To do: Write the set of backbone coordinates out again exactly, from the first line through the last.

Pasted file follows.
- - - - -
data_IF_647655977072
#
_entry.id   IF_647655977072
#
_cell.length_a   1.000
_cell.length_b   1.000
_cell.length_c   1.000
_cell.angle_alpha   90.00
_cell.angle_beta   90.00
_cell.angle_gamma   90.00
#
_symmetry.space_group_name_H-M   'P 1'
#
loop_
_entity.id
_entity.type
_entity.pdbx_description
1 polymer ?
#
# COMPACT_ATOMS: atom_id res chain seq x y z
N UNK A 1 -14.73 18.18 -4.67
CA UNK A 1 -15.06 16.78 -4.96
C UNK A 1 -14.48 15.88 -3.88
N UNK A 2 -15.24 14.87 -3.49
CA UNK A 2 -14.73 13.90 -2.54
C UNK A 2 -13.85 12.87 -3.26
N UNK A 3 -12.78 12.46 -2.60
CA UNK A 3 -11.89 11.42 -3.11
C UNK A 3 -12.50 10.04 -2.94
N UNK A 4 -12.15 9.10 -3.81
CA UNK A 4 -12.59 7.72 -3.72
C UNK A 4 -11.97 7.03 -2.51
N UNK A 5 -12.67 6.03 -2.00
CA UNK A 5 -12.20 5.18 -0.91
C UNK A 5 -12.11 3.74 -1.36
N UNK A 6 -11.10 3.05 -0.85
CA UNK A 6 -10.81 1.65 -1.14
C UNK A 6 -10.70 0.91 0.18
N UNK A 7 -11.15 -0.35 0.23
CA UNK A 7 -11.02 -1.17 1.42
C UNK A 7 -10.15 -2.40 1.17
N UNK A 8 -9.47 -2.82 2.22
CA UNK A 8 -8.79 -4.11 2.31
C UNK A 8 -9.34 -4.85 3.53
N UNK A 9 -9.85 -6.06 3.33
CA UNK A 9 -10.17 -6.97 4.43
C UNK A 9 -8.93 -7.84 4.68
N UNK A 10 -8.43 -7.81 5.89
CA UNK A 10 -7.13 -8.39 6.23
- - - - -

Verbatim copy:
data_IF_647655977072
#
_entry.id   IF_647655977072
#
_cell.length_a   1.000
_cell.length_b   1.000
_cell.length_c   1.000
_cell.angle_alpha   90.00
_cell.angle_beta   90.00
_cell.angle_gamma   90.00
#
_symmetry.space_group_name_H-M   'P 1'
#
loop_
_entity.id
_entity.type
_entity.pdbx_description
1 polymer ?
#
# COMPACT_ATOMS: atom_id res chain seq x y z
N UNK A 1 -14.73 18.18 -4.67
CA UNK A 1 -15.06 16.78 -4.96
C UNK A 1 -14.48 15.88 -3.88
N UNK A 2 -15.24 14.87 -3.49
CA UNK A 2 -14.73 13.90 -2.54
C UNK A 2 -13.85 12.87 -3.26
N UNK A 3 -12.78 12.46 -2.60
CA UNK A 3 -11.89 11.42 -3.11
C UNK A 3 -12.50 10.04 -2.94
N UNK A 4 -12.15 9.10 -3.81
CA UNK A 4 -12.59 7.72 -3.72
C UNK A 4 -11.97 7.03 -2.51
N UNK A 5 -12.67 6.03 -2.00
CA UNK A 5 -12.20 5.18 -0.91
C UNK A 5 -12.11 3.74 -1.36
N UNK A 6 -11.10 3.05 -0.85
CA UNK A 6 -10.81 1.65 -1.14
C UNK A 6 -10.70 0.91 0.18
N UNK A 7 -11.15 -0.35 0.23
CA UNK A 7 -11.02 -1.17 1.42
C UNK A 7 -10.15 -2.40 1.17
N UNK A 8 -9.47 -2.82 2.22
CA UNK A 8 -8.79 -4.11 2.31
C UNK A 8 -9.34 -4.85 3.53
N UNK A 9 -9.85 -6.06 3.33
CA UNK A 9 -10.17 -6.97 4.43
C UNK A 9 -8.93 -7.84 4.68
N UNK A 10 -8.43 -7.81 5.89
CA UNK A 10 -7.13 -8.39 6.23